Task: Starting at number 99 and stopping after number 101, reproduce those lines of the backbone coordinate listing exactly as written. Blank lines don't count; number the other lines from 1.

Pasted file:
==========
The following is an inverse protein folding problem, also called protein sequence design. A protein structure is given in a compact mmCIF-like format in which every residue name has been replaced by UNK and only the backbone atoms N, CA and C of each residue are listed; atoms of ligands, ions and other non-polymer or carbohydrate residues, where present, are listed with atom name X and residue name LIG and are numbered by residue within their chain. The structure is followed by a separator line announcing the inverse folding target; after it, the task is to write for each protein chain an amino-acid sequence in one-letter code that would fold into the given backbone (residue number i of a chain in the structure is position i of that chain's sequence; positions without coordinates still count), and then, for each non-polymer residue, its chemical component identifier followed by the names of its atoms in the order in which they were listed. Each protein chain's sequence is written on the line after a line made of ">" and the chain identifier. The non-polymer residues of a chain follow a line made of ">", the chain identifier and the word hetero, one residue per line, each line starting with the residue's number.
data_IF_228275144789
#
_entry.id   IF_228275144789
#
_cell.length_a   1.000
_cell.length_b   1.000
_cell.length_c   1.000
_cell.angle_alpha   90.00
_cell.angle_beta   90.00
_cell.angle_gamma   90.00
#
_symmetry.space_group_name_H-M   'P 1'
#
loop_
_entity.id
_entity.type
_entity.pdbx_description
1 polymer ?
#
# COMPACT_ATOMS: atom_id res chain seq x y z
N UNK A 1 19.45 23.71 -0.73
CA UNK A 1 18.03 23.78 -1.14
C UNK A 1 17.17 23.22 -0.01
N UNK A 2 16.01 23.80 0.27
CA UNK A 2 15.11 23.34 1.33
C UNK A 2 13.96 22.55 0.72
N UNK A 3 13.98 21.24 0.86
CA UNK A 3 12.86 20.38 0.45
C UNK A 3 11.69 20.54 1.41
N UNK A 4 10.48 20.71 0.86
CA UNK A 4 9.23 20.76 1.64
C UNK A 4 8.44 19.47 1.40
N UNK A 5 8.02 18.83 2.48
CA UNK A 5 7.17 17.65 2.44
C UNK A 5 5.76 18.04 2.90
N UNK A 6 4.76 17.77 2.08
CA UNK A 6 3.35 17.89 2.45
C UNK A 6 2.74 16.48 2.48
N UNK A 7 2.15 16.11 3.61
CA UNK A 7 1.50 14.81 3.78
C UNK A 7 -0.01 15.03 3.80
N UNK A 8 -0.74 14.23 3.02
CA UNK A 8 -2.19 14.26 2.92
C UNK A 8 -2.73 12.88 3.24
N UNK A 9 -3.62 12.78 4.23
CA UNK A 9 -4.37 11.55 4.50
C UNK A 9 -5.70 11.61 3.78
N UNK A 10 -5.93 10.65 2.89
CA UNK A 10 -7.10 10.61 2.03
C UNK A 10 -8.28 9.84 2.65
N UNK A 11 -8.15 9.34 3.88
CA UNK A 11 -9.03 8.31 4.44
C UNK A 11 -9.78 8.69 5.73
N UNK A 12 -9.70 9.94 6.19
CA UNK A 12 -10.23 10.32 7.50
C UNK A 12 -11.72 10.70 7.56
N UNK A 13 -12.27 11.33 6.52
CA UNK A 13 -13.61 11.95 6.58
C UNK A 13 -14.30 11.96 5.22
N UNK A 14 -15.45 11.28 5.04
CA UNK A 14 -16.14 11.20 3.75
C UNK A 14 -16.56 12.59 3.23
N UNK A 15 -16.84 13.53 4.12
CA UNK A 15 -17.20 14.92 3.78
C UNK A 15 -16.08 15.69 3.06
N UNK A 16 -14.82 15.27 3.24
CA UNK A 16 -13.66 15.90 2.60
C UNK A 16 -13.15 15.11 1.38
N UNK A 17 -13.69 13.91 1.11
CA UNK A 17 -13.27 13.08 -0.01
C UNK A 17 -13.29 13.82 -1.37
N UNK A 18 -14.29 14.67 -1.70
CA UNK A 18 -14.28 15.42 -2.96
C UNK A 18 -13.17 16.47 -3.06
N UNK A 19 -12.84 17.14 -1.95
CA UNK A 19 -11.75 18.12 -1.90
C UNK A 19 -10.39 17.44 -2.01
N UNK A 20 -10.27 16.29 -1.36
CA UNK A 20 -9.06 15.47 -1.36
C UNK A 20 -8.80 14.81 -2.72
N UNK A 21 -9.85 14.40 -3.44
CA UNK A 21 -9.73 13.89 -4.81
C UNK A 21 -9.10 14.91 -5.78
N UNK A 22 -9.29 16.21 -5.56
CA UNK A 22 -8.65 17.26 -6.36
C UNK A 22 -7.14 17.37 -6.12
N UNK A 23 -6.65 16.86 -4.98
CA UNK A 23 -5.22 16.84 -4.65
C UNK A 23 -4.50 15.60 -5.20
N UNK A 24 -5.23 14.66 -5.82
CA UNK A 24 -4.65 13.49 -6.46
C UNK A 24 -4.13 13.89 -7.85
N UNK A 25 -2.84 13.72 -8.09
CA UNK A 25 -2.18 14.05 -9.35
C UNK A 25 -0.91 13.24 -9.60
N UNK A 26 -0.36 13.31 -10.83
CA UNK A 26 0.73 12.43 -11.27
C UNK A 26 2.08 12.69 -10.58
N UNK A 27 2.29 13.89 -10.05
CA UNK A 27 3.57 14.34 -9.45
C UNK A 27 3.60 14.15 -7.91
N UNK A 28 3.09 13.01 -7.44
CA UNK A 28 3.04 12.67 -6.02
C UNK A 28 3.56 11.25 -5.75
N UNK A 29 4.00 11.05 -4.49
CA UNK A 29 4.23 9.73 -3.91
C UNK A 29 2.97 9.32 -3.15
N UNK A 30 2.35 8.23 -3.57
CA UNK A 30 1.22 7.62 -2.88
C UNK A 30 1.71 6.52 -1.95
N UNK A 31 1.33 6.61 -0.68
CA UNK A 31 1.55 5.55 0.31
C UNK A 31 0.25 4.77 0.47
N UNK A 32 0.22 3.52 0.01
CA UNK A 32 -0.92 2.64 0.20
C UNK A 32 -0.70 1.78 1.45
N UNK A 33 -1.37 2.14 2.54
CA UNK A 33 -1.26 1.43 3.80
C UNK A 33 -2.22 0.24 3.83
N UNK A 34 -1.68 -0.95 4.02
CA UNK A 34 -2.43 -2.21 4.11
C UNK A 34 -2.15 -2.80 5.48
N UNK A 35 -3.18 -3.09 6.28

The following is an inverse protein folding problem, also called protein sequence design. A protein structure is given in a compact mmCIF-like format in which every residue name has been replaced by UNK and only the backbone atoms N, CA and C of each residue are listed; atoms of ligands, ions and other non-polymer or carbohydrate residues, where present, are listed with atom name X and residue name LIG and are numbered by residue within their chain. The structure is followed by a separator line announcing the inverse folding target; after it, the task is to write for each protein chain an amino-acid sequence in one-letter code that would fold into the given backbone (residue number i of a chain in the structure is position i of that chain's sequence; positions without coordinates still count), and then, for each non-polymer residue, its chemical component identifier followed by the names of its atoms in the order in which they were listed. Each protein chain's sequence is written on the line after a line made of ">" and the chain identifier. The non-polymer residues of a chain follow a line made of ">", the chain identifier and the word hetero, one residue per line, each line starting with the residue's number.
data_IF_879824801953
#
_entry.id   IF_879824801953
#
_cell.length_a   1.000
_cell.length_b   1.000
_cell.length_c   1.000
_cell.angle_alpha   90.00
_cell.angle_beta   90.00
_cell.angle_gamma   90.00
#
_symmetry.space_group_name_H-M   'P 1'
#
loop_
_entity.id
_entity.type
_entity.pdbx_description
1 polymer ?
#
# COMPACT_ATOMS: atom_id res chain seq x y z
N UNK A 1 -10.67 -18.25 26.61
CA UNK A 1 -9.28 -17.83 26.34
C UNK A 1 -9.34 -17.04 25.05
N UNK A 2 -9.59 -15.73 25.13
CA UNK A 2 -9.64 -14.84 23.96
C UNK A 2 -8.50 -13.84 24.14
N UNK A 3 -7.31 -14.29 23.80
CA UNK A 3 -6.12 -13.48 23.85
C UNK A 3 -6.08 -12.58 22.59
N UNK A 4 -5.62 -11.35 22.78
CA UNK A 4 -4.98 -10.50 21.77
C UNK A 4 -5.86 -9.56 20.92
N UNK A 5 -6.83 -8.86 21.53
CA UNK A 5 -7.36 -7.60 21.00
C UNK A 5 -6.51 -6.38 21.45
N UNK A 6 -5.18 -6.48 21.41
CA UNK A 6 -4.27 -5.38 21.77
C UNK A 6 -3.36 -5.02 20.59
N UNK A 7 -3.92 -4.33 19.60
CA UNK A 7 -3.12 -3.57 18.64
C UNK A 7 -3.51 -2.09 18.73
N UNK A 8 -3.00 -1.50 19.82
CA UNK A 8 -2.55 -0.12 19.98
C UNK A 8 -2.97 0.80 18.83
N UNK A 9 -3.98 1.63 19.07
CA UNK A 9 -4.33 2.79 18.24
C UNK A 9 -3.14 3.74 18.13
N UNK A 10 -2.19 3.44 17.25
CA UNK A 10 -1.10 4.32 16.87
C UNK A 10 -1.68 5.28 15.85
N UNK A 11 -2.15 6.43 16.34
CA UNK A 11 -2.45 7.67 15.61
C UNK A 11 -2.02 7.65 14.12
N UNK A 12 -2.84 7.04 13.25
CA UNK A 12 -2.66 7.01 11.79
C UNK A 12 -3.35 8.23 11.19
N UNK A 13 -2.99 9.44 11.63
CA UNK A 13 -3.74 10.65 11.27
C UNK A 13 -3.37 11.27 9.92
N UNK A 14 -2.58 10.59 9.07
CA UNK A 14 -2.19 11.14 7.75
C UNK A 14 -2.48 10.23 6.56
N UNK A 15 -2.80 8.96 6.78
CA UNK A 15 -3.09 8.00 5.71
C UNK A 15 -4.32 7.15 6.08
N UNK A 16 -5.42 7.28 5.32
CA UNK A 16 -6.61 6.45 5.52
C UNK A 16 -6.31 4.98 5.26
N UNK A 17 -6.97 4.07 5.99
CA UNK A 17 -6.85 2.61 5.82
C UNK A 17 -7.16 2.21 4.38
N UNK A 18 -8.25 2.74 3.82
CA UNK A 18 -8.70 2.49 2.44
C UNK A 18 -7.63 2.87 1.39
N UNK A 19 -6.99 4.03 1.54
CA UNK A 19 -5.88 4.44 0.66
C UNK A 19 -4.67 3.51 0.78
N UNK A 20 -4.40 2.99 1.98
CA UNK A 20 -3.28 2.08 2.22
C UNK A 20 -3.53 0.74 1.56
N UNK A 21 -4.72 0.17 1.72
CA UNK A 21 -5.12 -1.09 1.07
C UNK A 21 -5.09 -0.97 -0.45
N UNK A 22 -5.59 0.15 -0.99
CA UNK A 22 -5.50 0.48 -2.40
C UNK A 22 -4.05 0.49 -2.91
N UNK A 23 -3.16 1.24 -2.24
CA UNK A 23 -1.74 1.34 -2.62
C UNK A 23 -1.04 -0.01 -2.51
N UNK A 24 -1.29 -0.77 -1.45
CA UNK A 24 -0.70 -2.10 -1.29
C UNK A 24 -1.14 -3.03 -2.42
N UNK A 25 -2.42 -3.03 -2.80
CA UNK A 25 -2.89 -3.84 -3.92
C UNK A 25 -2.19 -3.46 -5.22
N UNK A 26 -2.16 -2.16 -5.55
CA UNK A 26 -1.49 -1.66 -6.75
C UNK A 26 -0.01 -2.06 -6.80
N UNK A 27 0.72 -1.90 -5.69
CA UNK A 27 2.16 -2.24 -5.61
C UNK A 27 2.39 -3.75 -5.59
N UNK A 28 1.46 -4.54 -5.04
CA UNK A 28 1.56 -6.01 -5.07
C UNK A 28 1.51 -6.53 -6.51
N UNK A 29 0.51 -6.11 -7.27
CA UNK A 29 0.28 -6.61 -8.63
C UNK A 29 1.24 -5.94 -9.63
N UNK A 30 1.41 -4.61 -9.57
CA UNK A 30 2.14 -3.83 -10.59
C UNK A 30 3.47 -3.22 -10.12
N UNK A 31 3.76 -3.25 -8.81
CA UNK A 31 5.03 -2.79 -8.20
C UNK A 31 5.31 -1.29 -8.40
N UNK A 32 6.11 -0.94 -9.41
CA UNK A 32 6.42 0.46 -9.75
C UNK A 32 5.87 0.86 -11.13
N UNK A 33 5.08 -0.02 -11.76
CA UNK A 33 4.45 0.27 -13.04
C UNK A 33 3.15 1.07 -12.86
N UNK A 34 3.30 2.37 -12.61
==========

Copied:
C UNK A 26 2.08 12.69 -10.58
N UNK A 27 2.29 13.89 -10.05
CA UNK A 27 3.57 14.34 -9.45